“Unverified goods could be dangerous, for example containing malicious scripts. Certified digital assets will be much more safe, just as with the App Store today,” Rosedale adds.
“If your assets are on a blockchain, no single operator of a world can take them from you. If your identity lives on the blockchain, you can’t be deleted,”– Ehrsam
Another major benefit blockchains offer, as Ehrsam points out, is that they prevent any single company or centralized intermediary from having the power to manipulate things. As depicted in Ready Player One, where a single oligarchic company owns and operates the servers that host the story’s virtual world, a single company hosting any virtual world could in theory exploit users in a variety of ways.
“If your assets are on a blockchain, no single operator of a world can take them from you. If your identity lives on the blockchain, you can’t be deleted,” Ehrsam writes.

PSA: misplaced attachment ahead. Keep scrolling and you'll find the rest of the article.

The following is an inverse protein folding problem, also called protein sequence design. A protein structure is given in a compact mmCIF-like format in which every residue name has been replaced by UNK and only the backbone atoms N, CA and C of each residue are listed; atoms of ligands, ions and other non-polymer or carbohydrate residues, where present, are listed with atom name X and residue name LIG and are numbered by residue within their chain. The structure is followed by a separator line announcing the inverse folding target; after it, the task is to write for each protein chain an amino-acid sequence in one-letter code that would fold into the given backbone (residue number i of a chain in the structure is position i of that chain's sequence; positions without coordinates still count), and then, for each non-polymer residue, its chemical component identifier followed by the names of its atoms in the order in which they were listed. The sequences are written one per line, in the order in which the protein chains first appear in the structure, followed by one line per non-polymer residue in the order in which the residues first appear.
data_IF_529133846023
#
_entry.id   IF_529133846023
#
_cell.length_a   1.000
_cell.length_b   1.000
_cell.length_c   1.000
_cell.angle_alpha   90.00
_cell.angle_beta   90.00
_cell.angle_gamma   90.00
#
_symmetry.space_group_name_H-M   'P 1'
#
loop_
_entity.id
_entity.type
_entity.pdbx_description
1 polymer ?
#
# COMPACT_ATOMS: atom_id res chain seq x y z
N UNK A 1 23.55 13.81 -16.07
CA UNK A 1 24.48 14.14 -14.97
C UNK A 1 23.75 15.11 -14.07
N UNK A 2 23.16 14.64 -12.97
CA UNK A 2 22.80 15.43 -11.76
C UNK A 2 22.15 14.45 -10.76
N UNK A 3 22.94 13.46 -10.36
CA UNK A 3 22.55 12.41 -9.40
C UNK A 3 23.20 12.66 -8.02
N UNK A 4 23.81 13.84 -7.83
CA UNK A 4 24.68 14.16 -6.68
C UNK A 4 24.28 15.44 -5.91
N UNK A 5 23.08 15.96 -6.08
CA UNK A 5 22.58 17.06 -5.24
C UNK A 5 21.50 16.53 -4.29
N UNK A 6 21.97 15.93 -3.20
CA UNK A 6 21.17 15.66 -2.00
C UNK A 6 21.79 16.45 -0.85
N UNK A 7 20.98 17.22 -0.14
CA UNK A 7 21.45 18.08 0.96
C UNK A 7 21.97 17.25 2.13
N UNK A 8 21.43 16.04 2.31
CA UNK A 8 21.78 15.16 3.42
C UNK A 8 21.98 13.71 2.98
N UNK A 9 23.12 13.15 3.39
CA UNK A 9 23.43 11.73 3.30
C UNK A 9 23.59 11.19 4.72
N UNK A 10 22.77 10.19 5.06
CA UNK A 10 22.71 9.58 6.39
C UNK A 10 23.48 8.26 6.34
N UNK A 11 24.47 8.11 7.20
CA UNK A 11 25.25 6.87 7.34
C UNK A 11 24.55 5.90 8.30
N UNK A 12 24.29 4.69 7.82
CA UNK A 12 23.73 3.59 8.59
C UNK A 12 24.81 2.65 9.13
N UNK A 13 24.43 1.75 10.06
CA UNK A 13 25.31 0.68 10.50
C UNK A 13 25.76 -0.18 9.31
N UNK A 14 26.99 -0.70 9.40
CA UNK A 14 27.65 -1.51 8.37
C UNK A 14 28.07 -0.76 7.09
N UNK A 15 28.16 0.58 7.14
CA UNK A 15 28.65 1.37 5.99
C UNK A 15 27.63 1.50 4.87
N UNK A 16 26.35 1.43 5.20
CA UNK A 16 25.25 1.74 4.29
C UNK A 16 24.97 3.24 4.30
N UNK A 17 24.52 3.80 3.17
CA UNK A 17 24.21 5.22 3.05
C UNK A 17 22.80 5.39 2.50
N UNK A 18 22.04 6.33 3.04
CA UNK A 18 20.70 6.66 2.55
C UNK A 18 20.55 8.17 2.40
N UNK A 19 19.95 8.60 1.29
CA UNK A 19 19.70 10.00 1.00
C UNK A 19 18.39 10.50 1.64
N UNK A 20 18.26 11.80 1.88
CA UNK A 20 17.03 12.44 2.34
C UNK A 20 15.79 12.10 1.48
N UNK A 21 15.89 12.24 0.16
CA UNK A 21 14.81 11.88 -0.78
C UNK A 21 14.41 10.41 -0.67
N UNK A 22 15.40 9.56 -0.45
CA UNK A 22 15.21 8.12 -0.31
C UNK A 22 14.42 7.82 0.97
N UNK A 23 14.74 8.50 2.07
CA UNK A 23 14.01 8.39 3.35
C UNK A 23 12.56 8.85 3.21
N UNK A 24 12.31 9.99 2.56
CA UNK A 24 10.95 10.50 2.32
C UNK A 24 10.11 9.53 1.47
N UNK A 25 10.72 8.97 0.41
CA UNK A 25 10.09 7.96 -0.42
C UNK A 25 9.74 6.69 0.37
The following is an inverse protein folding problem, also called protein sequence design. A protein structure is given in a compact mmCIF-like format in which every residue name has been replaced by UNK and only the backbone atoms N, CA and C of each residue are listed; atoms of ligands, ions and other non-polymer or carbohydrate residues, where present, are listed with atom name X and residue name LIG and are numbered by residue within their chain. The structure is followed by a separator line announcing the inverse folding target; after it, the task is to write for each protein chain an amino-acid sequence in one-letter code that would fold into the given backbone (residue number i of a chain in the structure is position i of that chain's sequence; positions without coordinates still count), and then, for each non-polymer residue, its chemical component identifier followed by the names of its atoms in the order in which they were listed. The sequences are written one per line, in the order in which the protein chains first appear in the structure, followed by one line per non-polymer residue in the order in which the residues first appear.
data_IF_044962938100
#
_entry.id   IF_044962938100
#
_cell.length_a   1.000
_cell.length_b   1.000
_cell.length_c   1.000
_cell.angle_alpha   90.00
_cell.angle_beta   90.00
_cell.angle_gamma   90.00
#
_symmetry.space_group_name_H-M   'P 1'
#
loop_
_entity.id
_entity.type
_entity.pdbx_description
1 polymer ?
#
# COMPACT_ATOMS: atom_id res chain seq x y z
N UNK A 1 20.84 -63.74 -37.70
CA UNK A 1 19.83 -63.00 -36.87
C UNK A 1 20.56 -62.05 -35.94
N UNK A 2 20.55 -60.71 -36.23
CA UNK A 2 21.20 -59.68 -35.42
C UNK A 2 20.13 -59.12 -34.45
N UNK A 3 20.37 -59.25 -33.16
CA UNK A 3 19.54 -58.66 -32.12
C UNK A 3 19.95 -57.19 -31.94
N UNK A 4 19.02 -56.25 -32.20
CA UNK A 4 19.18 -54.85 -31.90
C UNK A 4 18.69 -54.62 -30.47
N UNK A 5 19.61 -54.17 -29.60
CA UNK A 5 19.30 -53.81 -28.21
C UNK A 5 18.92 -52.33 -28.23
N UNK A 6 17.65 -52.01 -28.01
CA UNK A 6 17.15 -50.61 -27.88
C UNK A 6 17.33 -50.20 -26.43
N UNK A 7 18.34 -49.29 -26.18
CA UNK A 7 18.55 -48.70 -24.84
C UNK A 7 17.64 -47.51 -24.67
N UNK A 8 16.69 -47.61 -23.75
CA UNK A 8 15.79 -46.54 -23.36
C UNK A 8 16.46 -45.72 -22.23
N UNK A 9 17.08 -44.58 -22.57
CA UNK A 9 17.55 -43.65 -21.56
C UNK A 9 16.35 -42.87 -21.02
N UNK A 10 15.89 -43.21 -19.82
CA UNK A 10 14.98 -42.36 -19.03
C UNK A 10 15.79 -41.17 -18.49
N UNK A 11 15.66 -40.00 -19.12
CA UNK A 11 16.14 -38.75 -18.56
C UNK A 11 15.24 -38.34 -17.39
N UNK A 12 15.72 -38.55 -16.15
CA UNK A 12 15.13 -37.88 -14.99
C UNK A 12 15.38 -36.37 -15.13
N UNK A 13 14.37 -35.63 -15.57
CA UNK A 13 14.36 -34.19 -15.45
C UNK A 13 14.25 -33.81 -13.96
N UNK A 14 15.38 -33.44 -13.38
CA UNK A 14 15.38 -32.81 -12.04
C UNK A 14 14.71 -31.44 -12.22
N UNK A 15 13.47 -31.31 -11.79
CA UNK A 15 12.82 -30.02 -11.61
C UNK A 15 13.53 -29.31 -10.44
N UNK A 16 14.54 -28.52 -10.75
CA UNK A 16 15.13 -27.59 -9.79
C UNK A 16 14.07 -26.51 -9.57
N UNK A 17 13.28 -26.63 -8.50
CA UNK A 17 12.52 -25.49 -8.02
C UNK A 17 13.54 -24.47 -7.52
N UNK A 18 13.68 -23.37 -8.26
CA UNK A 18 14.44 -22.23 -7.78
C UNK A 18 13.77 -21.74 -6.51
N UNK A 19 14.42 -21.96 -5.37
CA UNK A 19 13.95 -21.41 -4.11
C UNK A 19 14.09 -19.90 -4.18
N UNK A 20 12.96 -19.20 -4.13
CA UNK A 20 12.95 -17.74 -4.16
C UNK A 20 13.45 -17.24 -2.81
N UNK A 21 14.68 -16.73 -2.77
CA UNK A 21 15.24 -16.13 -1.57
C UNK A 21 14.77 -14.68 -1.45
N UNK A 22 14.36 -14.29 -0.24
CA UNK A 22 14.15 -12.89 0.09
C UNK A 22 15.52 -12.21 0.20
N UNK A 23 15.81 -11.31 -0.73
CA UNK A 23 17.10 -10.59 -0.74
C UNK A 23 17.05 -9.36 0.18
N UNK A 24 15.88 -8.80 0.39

Ehrsam’s key takeaway is insightful. He writes, “When you drill down, blockchains are really a shared version of reality everyone agrees on. So whether it’s a fully immersive VR experience, augmented reality, or even Bitcoin or Ethereum in the physical world as a shared ledger for our ‘real world,’ we’ll increasingly trust blockchains as our basis for reality.”
Since virtual reality is a public space constructed entirely of software, blockchains may prove useful and perhaps essential in providing a foundation for trust.